Biological membranes are not only essential barriers that separate cellular and subcellular structures, but also perform other critical functions such as the initiation and propagation of intra- and intercellular signals. Each membrane-delineated organelle has a tightly regulated and custom-made membrane lipid composition that is critical for its normal function. The endoplasmic reticulum (ER) consists of a dynamic membrane network that is required for the synthesis and modification of proteins and lipids. The accumulation of unfolded proteins in the ER lumen activates an adaptive stress response known as the unfolded protein response (UPR-ER). Interestingly, recent findings show that lipid perturbation is also a direct activator of the UPR-ER, independent of protein misfolding. Here, we review proteostasis-independent UPR-ER activation in the genetically tractable model organism Caenorhabditis elegans. We review the current knowledge on the membrane lipid composition of the ER, its impact on organelle function and UPR-ER activation, and its potential role in human metabolic diseases. Further, we summarize the bi-directional interplay between lipid metabolism and the UPR-ER. We discuss recent progress identifying the different respective mechanisms by which disturbed proteostasis and lipid bilayer stress activate the UPR-ER. Finally, we consider how genetic and metabolic disturbances may disrupt ER homeostasis and activate the UPR and discuss how using -omics-type analyses will lead to more comprehensive insights into these processes.
    Keywords:  endoplasmic reticulum; lipid bilayer stress; lipidomics; phosphatidylcholine; unfolded protein response; unsaturated fatty acid
  4. J Biol Chem. 2021 Jan 15. pii: S0021-9258(21)00063-6. [Epub ahead of print] 100295
      Mesencephalic astrocyte-derived neurotrophic factor (MANF) is an ER-stress regulated protein exhibiting cytoprotective properties through a poorly understood mechanism in various in vitro and in vivo models of neuronal and non-neuronal damage. Although initially characterized as a secreted neurotrophic factor for midbrain dopamine neurons, MANF has recently gained more interest for its intracellular role in regulating the ER homeostasis, including serving as a cofactor of the chaperone GRP78. We aimed for a better understanding of the neuroprotective mechanisms of MANF. Here we show for the first time that MANF promotes the survival of ER-stressed neurons in vitro as a general unfolded protein response (UPR) regulator, affecting several UPR pathways simultaneously. Interestingly, MANF does not affect naïve neurons. We hypothesize that MANF regulates UPR signaling towards a mode more compatible with neuronal survival. Screening of MANF interacting proteins from two mammalian cell lines revealed a conserved interactome of 15 proteins including several ER chaperones such as GRP78, GRP170, PDIA1 and PDIA6. Further characterization confirmed previously published finding that MANF is a cofactor of GRP78 interacting with its nucleotide binding domain. Using microscale thermophoresis and NMR spectroscopy, we discovered that MANF is an ATP binding protein and that ATP blocks the MANF-GRP78 interaction. Interestingly, functional analysis of the antiapoptotic properties of MANF mutants in cultured neurons revealed divergent roles of MANF as a GRP78 cofactor and as an antiapoptotic regulator of UPR. We conclude that the co-factor type interaction with GRP78 is dispensable for the survival-promoting activity of MANF in neurons.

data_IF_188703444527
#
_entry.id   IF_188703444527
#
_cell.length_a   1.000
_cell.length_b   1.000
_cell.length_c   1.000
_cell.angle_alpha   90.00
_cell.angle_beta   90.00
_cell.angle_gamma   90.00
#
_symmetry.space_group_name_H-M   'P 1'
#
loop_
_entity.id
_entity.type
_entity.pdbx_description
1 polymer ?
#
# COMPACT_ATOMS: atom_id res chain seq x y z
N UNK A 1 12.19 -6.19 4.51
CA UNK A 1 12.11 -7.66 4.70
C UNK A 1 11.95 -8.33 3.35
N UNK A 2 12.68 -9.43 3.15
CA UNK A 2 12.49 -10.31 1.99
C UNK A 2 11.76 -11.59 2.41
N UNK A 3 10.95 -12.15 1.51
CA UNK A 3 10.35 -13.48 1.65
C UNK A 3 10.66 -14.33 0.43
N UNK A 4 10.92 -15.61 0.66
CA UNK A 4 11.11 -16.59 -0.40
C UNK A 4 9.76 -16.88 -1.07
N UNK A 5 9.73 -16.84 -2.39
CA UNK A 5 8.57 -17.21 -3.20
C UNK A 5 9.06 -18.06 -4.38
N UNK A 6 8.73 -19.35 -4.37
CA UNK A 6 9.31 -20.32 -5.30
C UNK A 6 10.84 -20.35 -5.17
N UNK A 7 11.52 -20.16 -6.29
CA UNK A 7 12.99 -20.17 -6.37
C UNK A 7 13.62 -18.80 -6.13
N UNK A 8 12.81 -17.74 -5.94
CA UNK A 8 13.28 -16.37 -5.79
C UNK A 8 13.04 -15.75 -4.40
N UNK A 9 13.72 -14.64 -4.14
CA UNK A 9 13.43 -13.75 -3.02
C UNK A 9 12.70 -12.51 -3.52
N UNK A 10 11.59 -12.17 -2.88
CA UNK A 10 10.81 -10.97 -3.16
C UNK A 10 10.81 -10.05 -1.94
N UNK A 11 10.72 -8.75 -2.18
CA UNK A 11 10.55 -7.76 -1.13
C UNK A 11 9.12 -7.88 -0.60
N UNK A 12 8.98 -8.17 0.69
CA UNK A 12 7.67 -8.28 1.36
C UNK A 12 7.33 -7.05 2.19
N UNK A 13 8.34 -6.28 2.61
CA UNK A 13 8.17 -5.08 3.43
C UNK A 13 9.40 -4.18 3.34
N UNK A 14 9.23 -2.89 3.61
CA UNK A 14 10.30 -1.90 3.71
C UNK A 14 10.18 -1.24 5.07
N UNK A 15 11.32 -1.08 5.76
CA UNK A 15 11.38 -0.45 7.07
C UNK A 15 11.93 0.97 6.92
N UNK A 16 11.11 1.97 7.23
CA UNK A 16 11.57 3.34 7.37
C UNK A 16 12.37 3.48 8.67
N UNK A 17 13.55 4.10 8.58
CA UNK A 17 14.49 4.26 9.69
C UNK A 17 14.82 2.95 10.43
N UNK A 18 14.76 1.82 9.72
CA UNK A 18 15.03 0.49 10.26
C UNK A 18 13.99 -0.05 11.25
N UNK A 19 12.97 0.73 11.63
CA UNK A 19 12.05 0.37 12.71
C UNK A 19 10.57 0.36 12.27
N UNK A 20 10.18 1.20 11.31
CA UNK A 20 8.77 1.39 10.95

Keywords:  ATP; GRP78; Mesencephalic astrocyte-derived neurotrophic factor (MANF); apoptosis; dopamine neurons; endoplasmic reticulum stress (ER stress); neuronal cell death; neuroprotection; protein-protein interaction; unfolded protein response (UPR)
  5. J Biol Chem. 2020 Dec 04. pii: S0021-9258(17)50489-5. [Epub ahead of print]295(49): 16743-16753
      Mitochondrial dysfunction is associated with a variety of human diseases including neurodegeneration, diabetes, nonalcohol fatty liver disease (NAFLD), and cancer, but its underlying causes are incompletely understood. Using the human hepatic cell line HepG2 as a model, we show here that endoplasmic reticulum-associated degradation (ERAD), an ER protein quality control process, is critically required for mitochondrial function in mammalian cells. Pharmacological inhibition or genetic ablation of key proteins involved in ERAD increased cell death under both basal conditions and in response to proinflammatory cytokines, a situation frequently found in NAFLD. Decreased viability of ERAD-deficient HepG2 cells was traced to impaired mitochondrial functions including reduced ATP production, enhanced reactive oxygen species (ROS) accumulation, and increased mitochondrial outer membrane permeability. Transcriptome profiling revealed widespread down-regulation of genes underpinning mitochondrial functions, and up-regulation of genes associated with tumor growth and aggression. These results highlight a critical role for ERAD in maintaining mitochondrial functional and structural integrity and raise the possibility of improving cellular and organismal mitochondrial function via enhancing cellular ERAD capacity.
    Keywords:  ERAD; ROS; SEL1L; calcium; cell death; cytochrome c; endoplasmic reticulum; endoplasmic reticulum stress (ER stress); endoplasmic reticulum-associated protein degradation (ERAD); hepatocyte death; liver; mitochondria; mitochondrial disease; mitochondrial permeability transition (MPT)